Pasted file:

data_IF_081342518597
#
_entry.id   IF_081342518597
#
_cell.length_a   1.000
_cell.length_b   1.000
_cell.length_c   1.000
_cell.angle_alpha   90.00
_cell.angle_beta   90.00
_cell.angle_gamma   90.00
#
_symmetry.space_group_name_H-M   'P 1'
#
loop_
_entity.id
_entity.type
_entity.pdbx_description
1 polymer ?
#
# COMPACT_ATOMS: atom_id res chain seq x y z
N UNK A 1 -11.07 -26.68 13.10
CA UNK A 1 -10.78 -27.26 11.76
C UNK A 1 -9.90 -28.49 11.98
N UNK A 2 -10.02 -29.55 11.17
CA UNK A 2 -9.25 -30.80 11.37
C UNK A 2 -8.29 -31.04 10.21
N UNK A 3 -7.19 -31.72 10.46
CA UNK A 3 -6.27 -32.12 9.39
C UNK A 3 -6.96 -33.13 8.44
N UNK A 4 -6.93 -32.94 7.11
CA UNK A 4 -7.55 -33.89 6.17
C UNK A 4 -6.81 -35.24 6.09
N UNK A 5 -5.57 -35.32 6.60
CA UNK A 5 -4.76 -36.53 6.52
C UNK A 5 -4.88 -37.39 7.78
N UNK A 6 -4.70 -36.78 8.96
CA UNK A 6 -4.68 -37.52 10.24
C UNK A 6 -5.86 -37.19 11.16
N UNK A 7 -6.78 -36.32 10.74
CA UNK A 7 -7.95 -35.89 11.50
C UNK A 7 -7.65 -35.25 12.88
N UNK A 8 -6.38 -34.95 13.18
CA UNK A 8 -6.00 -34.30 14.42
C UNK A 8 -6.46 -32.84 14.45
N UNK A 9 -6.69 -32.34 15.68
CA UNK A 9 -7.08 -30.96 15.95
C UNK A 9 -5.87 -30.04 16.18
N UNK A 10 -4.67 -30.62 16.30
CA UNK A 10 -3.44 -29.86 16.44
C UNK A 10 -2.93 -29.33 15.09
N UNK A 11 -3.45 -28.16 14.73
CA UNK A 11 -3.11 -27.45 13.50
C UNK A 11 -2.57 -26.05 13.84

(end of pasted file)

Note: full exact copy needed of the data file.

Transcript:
data_IF_081342518597
#
_entry.id   IF_081342518597
#
_cell.length_a   1.000
_cell.length_b   1.000
_cell.length_c   1.000
_cell.angle_alpha   90.00
_cell.angle_beta   90.00
_cell.angle_gamma   90.00
#
_symmetry.space_group_name_H-M   'P 1'
#
loop_
_entity.id
_entity.type
_entity.pdbx_description
1 polymer ?
#
# COMPACT_ATOMS: atom_id res chain seq x y z
N UNK A 1 -11.07 -26.68 13.10
CA UNK A 1 -10.78 -27.26 11.76
C UNK A 1 -9.90 -28.49 11.98
N UNK A 2 -10.02 -29.55 11.17
CA UNK A 2 -9.25 -30.80 11.37
C UNK A 2 -8.29 -31.04 10.21
N UNK A 3 -7.19 -31.72 10.46
CA UNK A 3 -6.27 -32.12 9.39
C UNK A 3 -6.96 -33.13 8.44
N UNK A 4 -6.93 -32.94 7.11
CA UNK A 4 -7.55 -33.89 6.17
C UNK A 4 -6.81 -35.24 6.09
N UNK A 5 -5.57 -35.32 6.60
CA UNK A 5 -4.76 -36.53 6.52
C UNK A 5 -4.88 -37.39 7.78
N UNK A 6 -4.70 -36.78 8.96
CA UNK A 6 -4.68 -37.52 10.24
C UNK A 6 -5.86 -37.19 11.16
N UNK A 7 -6.78 -36.32 10.74
CA UNK A 7 -7.95 -35.89 11.50
C UNK A 7 -7.65 -35.25 12.88
N UNK A 8 -6.38 -34.95 13.18
CA UNK A 8 -6.00 -34.30 14.42
C UNK A 8 -6.46 -32.84 14.45
N UNK A 9 -6.69 -32.34 15.68
CA UNK A 9 -7.08 -30.96 15.95
C UNK A 9 -5.87 -30.04 16.18
N UNK A 10 -4.67 -30.62 16.30
CA UNK A 10 -3.44 -29.86 16.44
C UNK A 10 -2.93 -29.33 15.09
N UNK A 11 -3.45 -28.16 14.73
CA UNK A 11 -3.11 -27.45 13.50
C UNK A 11 -2.57 -26.05 13.84